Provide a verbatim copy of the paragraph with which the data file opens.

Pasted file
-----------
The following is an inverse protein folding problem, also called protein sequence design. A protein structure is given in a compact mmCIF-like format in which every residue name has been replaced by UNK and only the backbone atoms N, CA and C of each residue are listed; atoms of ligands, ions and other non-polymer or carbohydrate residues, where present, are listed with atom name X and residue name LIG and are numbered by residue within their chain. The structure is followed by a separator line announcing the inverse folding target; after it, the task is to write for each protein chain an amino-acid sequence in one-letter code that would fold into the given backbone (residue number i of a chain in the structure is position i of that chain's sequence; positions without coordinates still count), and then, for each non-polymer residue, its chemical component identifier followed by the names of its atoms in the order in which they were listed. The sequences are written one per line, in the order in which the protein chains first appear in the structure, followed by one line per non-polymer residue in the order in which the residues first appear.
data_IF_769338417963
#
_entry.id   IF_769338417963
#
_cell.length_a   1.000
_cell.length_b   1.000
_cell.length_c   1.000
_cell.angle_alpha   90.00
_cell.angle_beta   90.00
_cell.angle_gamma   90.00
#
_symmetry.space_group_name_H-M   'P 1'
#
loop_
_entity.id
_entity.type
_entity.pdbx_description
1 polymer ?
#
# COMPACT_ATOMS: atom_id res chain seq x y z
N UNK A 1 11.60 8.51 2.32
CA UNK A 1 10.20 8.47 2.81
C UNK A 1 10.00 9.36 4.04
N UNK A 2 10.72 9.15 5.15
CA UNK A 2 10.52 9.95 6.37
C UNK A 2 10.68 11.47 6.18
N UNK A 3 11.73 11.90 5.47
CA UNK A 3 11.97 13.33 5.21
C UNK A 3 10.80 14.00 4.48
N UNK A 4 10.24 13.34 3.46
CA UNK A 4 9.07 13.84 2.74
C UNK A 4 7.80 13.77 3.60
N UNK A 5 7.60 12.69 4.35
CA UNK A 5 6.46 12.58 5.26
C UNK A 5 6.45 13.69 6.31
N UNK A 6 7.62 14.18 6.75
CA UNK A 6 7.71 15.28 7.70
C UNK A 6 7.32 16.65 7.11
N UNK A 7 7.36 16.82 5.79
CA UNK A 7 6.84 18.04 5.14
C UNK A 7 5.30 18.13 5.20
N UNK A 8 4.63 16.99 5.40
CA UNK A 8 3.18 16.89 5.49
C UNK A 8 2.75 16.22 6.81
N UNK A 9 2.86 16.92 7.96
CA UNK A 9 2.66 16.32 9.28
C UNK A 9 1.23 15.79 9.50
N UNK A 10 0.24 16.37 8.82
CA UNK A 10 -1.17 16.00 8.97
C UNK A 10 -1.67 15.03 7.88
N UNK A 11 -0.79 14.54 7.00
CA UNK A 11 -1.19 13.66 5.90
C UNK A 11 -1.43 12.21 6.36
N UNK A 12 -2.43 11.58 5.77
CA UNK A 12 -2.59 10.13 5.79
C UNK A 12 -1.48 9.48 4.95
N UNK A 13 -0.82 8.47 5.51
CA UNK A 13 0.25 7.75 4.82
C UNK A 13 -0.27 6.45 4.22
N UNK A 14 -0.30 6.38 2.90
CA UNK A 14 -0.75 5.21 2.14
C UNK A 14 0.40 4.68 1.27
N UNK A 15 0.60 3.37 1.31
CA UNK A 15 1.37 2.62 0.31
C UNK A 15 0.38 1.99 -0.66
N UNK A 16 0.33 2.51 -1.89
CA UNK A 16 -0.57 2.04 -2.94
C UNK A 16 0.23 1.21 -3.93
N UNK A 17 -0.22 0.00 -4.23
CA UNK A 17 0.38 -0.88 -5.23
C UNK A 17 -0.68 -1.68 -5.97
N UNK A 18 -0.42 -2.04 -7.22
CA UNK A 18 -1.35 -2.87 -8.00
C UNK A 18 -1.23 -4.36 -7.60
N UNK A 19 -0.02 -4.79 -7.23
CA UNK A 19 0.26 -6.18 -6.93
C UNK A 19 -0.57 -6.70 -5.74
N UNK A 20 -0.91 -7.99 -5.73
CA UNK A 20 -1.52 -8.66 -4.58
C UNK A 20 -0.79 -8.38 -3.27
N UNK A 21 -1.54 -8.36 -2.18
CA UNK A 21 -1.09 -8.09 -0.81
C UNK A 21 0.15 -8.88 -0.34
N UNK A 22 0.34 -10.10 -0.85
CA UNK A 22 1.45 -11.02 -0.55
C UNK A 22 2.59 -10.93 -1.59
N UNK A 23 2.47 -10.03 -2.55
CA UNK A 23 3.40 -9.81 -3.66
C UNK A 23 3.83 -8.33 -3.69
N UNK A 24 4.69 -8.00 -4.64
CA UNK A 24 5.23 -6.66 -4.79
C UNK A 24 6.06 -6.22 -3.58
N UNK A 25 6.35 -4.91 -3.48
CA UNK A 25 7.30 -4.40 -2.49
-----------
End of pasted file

The following is an inverse protein folding problem, also called protein sequence design. A protein structure is given in a compact mmCIF-like format in which every residue name has been replaced by UNK and only the backbone atoms N, CA and C of each residue are listed; atoms of ligands, ions and other non-polymer or carbohydrate residues, where present, are listed with atom name X and residue name LIG and are numbered by residue within their chain. The structure is followed by a separator line announcing the inverse folding target; after it, the task is to write for each protein chain an amino-acid sequence in one-letter code that would fold into the given backbone (residue number i of a chain in the structure is position i of that chain's sequence; positions without coordinates still count), and then, for each non-polymer residue, its chemical component identifier followed by the names of its atoms in the order in which they were listed. The sequences are written one per line, in the order in which the protein chains first appear in the structure, followed by one line per non-polymer residue in the order in which the residues first appear.